Associated with each zone (4plex) is a list of five distinct integers that denote the vertices (0plex) whose convex hull is the zone. Curiously I know of no data to be stored with the vertex. When two vertices touch the same zone they are an edge (1plex) and the same pair usually touch several other zones as well. It is necessary to store and perhaps determine the length squared of each edge. This will be the input of some calculations and the output of others.

For ordinary physics we need to know what zones abut what other zones. Two zones abut when they share four vertices. A zone, being bounded by five tetrahedra (3plex), generally abut five other zones. Special relativity physics needs only information necessary to work across these boundaries. It is suggested in the prior note how to do this.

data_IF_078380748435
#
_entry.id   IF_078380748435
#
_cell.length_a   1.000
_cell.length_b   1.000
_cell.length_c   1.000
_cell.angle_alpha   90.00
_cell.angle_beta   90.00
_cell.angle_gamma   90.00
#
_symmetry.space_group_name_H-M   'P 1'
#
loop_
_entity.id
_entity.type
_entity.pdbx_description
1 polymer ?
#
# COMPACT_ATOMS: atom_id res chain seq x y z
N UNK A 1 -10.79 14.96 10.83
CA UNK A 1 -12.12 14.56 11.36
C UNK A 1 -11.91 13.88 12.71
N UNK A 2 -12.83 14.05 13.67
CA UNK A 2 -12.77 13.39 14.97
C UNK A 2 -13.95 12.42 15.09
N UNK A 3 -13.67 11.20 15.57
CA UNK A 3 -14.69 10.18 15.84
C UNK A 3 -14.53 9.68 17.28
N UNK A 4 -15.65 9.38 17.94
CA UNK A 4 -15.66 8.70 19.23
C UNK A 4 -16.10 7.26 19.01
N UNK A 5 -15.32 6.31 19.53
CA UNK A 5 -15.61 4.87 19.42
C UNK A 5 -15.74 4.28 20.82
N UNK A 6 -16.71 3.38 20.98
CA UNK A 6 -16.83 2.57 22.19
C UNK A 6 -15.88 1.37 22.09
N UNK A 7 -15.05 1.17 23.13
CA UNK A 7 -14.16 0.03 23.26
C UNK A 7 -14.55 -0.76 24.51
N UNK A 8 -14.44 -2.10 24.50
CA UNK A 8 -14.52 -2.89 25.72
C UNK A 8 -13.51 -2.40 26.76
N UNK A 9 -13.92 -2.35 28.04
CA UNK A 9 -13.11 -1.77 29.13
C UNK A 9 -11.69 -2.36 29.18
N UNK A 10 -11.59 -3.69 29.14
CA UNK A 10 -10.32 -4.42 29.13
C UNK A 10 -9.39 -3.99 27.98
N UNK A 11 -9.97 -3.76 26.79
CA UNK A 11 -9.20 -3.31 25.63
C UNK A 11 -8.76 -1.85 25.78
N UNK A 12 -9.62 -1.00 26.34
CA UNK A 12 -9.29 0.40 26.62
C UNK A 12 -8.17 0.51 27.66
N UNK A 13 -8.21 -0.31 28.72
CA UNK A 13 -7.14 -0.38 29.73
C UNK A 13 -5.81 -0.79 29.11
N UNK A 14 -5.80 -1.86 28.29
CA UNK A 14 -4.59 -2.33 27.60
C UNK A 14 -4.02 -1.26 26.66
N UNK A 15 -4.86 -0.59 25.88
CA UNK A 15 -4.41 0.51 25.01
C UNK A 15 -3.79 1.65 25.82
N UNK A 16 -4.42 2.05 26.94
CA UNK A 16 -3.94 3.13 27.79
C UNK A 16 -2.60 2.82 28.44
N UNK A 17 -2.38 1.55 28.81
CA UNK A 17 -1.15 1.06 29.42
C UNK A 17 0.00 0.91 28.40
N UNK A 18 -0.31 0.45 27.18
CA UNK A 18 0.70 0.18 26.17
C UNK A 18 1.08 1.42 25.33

If we need to compute the curvature we can for each triangular boundary of each tetrahedral face of a zone work our way around that triangle (2plex), passing thru the cycle of zones that share the triangle.

All of the above calculations are supported with the following data structures.

- [0] Vertex
- Zilch
- [1] Edge
- Two integers, one for the vertex at each end. Also a squared length, perhaps negative.
- [2] Triangle — Bone — Hinge
- Perhaps signed curvature magnitude
- [3] Tetrahedron — Facet
- Perhaps coordinate transformation and its inverse.
- [4] Zone
- Five integers, perhaps sorted by magnitude, identifying vertices. Probably five zone indices for the neighboring zones.

Some additional structures might be build and perhaps discarded in order to check the topology of the whole structure. This would produce, as side effect, the list of tetrahedra which bound just one zone. This would be the edge of the computation. The discipline of combinatorial topology with incidence matrices might be warranted just to debug the software that builds the zone vertex lists. P.S. This code mostly provides this check now.)

One way of generating test cases would to include an embedding space of five or six dimensions in order to construct a mesh with known geometric properties. In this case each vertex would carry coordinates from this embedding space. The squared lengths would then be immediately calculated.